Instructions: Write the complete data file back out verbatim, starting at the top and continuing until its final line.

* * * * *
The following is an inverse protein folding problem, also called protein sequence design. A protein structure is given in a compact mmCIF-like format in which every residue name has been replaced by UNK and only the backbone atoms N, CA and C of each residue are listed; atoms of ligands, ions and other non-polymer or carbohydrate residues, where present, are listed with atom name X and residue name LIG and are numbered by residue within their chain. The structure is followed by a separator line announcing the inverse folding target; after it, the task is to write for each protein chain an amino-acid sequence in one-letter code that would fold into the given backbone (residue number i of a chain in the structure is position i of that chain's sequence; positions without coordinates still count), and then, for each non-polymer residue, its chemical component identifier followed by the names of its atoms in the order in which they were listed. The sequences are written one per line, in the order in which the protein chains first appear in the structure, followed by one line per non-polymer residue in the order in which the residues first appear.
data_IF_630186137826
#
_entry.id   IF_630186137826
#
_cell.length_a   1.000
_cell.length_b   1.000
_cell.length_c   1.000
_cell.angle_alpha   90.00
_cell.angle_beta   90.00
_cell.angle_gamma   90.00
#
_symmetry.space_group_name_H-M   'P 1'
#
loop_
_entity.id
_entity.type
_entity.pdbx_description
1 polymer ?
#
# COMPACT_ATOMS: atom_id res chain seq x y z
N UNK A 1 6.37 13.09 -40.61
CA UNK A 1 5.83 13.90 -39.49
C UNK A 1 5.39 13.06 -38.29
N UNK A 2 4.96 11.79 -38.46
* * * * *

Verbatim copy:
The following is an inverse protein folding problem, also called protein sequence design. A protein structure is given in a compact mmCIF-like format in which every residue name has been replaced by UNK and only the backbone atoms N, CA and C of each residue are listed; atoms of ligands, ions and other non-polymer or carbohydrate residues, where present, are listed with atom name X and residue name LIG and are numbered by residue within their chain. The structure is followed by a separator line announcing the inverse folding target; after it, the task is to write for each protein chain an amino-acid sequence in one-letter code that would fold into the given backbone (residue number i of a chain in the structure is position i of that chain's sequence; positions without coordinates still count), and then, for each non-polymer residue, its chemical component identifier followed by the names of its atoms in the order in which they were listed. The sequences are written one per line, in the order in which the protein chains first appear in the structure, followed by one line per non-polymer residue in the order in which the residues first appear.
data_IF_630186137826
#
_entry.id   IF_630186137826
#
_cell.length_a   1.000
_cell.length_b   1.000
_cell.length_c   1.000
_cell.angle_alpha   90.00
_cell.angle_beta   90.00
_cell.angle_gamma   90.00
#
_symmetry.space_group_name_H-M   'P 1'
#
loop_
_entity.id
_entity.type
_entity.pdbx_description
1 polymer ?
#
# COMPACT_ATOMS: atom_id res chain seq x y z
N UNK A 1 6.37 13.09 -40.61
CA UNK A 1 5.83 13.90 -39.49
C UNK A 1 5.39 13.06 -38.29
N UNK A 2 4.96 11.79 -38.46